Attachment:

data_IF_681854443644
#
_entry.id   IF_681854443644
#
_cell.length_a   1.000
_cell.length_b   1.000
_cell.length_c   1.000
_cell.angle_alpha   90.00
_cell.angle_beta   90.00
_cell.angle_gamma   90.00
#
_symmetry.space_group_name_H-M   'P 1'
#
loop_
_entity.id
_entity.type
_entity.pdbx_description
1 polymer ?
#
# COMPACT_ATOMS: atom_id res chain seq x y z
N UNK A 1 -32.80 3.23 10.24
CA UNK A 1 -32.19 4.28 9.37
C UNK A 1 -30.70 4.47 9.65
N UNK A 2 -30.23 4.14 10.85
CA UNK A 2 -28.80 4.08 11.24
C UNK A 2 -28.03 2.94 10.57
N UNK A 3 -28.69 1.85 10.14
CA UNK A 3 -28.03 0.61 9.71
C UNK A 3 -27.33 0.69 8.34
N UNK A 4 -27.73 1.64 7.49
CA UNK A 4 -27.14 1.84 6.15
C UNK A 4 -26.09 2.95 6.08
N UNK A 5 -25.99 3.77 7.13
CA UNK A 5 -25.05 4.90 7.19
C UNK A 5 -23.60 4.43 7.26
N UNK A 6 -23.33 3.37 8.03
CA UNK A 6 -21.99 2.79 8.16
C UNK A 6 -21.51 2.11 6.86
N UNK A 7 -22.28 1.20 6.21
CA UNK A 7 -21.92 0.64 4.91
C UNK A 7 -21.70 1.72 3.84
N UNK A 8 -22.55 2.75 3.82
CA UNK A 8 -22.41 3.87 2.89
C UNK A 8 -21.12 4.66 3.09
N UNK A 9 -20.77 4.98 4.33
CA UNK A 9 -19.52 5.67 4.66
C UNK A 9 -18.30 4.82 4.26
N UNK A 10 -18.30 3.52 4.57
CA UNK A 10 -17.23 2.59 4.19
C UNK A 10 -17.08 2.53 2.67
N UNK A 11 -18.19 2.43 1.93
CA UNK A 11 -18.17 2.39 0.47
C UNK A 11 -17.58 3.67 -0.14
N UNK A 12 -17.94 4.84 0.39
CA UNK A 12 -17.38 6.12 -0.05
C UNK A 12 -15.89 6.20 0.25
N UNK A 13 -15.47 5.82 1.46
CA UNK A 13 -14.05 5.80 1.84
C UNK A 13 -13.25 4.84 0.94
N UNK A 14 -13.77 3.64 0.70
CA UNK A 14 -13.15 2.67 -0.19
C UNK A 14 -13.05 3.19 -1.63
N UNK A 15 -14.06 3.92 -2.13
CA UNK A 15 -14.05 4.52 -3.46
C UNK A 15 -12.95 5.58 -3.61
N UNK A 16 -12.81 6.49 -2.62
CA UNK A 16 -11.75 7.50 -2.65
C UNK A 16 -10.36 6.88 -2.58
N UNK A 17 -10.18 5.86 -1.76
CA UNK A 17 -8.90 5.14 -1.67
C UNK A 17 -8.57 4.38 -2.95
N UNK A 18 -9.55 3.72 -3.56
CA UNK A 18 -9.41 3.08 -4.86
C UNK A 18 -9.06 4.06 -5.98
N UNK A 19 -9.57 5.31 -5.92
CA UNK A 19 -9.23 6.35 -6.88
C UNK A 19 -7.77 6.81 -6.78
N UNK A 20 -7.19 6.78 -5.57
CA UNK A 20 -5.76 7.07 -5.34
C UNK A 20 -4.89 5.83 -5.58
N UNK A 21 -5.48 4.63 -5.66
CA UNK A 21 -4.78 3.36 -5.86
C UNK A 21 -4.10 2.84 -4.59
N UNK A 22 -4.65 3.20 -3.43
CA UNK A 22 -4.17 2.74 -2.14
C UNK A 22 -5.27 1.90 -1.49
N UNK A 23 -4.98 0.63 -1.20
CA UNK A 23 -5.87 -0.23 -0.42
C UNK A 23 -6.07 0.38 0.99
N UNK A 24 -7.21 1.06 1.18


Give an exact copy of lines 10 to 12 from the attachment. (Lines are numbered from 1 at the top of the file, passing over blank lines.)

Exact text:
_cell.angle_gamma   90.00
#
_symmetry.space_group_name_H-M   'P 1'